New! Sign up for our free email newsletter.
Science News
from research organizations

Babies born big more likely to become obese as children, study finds

By identifying at-risk infants early, doctors could work with parents to prevent weight gain

Date:
July 12, 2017
Source:
University of Virginia Health System
Summary:
Infants born with a high birthweight are more likely to become obese as children, a new study suggests. By identifying at-risk infants early, doctors could work with parents to prevent weight gain and the health problems obesity brings.
Share:
FULL STORY

Infants born with a high birthweight are more likely to become obese as children, a new study from the University of Virginia School of Medicine suggests. The researchers say pediatricians may want to counsel parents of high birthweight babies early on to prevent the onset of obesity and the health problems it eventually brings.

The study looked at 10,186 children across the country, both those born at term and those born prematurely. The children born with high birthweight at term were more likely to be obese by kindergarten than their average-weight counterparts. A similar finding held true in the children born prematurely, starting in first grade.

"Infants born with higher birthweight appeared to be at risk from a young age," said researcher Sarah Miller. "These children may benefit from early attention."

Childhood Obesity

Children born with a large birthweight (above 10 pounds at term) were 69 percent more likely than average weight children to be obese by kindergarten and continuing at least through second grade, the researchers determined. By second grade, the last grade examined, 23.1 percent of children born with high birthweight were obese. In comparison, children born at the expected weight had an obesity rate of only 14.2 percent by second grade.

Of the premature infants born with high weight for gestational age, 27.8 percent were obese by second grade. Those born at the expected weight had an obesity rate of only 14.2 percent. Those born below the expected weight had an obesity rate of 28 percent.

The study found these relationships despite adjusting for factors such as socioeconomic status but did not look at other factors that contribute to the children's obesity. The researchers suggested that pediatricians might give special attention to parents of high birthweight babies, possibly counseling them on lifestyle habits that could prevent weight gain from a young age, such as reducing television viewing, encouraging physical activity and avoiding sugary drinks and juice.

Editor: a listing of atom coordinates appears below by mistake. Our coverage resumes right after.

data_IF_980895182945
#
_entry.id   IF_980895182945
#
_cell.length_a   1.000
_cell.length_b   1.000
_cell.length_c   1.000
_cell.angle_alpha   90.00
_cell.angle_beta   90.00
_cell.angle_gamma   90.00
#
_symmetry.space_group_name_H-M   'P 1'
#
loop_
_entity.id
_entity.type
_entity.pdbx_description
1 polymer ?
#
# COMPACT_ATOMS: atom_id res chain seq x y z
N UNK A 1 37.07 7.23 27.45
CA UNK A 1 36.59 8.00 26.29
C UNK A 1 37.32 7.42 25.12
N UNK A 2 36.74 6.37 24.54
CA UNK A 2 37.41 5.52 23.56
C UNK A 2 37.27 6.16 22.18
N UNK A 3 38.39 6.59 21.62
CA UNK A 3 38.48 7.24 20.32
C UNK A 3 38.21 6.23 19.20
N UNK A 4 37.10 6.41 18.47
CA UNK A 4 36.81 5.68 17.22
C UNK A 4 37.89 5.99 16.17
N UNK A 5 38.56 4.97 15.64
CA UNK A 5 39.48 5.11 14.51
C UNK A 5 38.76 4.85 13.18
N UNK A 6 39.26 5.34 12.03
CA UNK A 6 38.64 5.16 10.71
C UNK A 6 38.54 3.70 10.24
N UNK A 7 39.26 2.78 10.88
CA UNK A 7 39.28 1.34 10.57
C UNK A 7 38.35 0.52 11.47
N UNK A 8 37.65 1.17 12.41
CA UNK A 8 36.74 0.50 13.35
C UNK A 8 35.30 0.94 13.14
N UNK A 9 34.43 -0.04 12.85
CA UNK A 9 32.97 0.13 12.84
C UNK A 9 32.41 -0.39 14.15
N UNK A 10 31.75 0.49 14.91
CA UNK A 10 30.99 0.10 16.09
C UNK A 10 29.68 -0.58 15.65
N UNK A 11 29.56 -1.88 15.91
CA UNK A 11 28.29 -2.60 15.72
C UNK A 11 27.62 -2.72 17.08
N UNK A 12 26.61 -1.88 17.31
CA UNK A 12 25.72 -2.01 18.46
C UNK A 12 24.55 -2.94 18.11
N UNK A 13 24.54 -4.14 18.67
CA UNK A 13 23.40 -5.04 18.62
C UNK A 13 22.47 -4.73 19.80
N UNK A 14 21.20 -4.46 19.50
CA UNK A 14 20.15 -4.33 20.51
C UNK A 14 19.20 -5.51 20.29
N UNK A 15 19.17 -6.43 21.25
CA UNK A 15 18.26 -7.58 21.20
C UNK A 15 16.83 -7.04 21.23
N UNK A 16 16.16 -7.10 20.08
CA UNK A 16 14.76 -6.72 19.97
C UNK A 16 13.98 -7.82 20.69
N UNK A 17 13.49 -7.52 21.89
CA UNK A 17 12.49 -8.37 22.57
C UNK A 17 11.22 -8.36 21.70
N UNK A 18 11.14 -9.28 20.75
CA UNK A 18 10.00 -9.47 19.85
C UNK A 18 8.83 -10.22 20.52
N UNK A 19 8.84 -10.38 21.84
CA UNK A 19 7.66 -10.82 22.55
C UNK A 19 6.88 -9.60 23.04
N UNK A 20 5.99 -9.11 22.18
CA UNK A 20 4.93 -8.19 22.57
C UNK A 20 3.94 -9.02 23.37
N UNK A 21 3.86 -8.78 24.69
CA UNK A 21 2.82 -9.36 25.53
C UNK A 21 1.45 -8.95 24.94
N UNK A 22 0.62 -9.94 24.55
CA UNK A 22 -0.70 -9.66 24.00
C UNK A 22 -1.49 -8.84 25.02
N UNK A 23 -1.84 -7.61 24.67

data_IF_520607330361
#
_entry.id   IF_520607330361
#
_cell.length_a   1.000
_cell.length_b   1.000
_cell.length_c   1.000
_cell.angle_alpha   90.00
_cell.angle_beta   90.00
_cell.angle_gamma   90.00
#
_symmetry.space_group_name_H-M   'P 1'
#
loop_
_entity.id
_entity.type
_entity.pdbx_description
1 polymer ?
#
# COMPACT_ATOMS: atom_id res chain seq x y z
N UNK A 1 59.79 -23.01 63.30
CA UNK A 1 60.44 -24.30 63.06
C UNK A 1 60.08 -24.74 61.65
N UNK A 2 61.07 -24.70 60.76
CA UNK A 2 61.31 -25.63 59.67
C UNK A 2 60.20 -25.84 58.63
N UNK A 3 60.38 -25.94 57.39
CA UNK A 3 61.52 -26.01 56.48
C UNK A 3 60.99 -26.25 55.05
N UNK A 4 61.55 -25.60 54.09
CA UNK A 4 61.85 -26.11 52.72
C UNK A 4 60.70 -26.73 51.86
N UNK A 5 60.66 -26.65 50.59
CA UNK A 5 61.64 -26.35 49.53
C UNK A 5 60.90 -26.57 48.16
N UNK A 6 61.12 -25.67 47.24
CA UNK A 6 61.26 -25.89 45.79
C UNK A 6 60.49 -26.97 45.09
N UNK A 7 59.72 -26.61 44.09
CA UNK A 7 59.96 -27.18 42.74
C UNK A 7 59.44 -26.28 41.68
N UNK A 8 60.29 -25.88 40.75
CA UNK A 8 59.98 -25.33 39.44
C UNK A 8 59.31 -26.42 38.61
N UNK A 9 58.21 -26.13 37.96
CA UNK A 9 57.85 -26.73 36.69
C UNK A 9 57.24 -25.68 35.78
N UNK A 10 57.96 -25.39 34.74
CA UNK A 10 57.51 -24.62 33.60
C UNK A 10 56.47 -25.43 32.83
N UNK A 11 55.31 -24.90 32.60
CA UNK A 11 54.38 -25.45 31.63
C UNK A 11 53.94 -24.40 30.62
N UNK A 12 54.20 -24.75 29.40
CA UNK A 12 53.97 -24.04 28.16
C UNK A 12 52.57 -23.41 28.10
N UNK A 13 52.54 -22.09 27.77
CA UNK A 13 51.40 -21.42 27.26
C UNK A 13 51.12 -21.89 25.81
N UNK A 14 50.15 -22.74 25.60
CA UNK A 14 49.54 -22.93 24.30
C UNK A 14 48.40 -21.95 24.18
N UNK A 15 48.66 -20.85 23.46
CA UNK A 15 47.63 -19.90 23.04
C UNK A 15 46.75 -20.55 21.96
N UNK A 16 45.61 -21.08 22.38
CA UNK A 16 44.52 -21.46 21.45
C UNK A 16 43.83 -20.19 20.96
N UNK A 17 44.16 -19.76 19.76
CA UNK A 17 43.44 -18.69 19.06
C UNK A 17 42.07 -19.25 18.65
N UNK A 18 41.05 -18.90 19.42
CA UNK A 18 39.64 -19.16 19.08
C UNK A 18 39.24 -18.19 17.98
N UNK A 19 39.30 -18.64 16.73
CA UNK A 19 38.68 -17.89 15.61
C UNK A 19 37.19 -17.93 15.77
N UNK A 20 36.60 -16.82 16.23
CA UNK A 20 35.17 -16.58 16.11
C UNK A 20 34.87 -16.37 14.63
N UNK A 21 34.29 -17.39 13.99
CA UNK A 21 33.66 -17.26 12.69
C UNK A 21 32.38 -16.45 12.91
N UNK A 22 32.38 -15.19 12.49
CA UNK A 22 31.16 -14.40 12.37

"We are hopeful that these data may help physicians and families make healthy lifestyle decisions for their young children to avoid later weight problems," said researcher Mark DeBoer, MD, of the UVA Children's Hospital.

Overall, almost 17 percent of U.S. children are obese and an additional 15 percent are overweight.


Story Source:

Materials provided by University of Virginia Health System. Note: Content may be edited for style and length.


Journal Reference:

  1. N. Kapral, S. E. Miller, R. J. Scharf, M. J. Gurka, M. D. DeBoer. Associations between birthweight and overweight and obesity in school-age children. Pediatric Obesity, 2017; DOI: 10.1111/ijpo.12227

Cite This Page:

University of Virginia Health System. "Babies born big more likely to become obese as children, study finds." ScienceDaily. ScienceDaily, 12 July 2017. <www.sciencedaily.com/releases/2017/07/170712110518.htm>.
University of Virginia Health System. (2017, July 12). Babies born big more likely to become obese as children, study finds. ScienceDaily. Retrieved July 21, 2024 from www.sciencedaily.com/releases/2017/07/170712110518.htm
University of Virginia Health System. "Babies born big more likely to become obese as children, study finds." ScienceDaily. www.sciencedaily.com/releases/2017/07/170712110518.htm (accessed July 21, 2024).

Explore More

from ScienceDaily

RELATED STORIES